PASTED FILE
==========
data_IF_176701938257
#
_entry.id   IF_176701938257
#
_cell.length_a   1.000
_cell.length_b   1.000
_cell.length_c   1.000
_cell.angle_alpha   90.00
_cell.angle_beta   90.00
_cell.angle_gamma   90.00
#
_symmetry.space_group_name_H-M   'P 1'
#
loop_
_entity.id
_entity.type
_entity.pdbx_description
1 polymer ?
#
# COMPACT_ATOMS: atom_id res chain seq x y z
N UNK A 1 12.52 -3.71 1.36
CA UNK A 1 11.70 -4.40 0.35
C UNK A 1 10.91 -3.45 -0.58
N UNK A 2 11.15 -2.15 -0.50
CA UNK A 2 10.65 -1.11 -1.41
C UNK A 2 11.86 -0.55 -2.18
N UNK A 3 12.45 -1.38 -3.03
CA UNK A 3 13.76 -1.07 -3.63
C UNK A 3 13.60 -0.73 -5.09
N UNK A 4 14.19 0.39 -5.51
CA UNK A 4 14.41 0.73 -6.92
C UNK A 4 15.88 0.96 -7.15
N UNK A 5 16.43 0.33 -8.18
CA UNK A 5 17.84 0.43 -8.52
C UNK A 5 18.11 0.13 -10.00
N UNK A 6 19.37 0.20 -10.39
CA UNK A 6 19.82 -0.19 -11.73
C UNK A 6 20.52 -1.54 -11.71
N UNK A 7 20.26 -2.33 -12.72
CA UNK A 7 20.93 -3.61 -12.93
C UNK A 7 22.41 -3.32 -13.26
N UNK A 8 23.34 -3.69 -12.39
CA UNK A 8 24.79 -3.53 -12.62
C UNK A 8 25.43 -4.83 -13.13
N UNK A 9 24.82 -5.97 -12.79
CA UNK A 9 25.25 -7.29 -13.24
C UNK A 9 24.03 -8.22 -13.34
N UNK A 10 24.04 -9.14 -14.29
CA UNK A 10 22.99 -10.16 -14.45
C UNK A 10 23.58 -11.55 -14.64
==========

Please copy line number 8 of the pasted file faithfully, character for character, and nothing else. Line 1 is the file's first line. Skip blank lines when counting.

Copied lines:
_cell.angle_alpha   90.00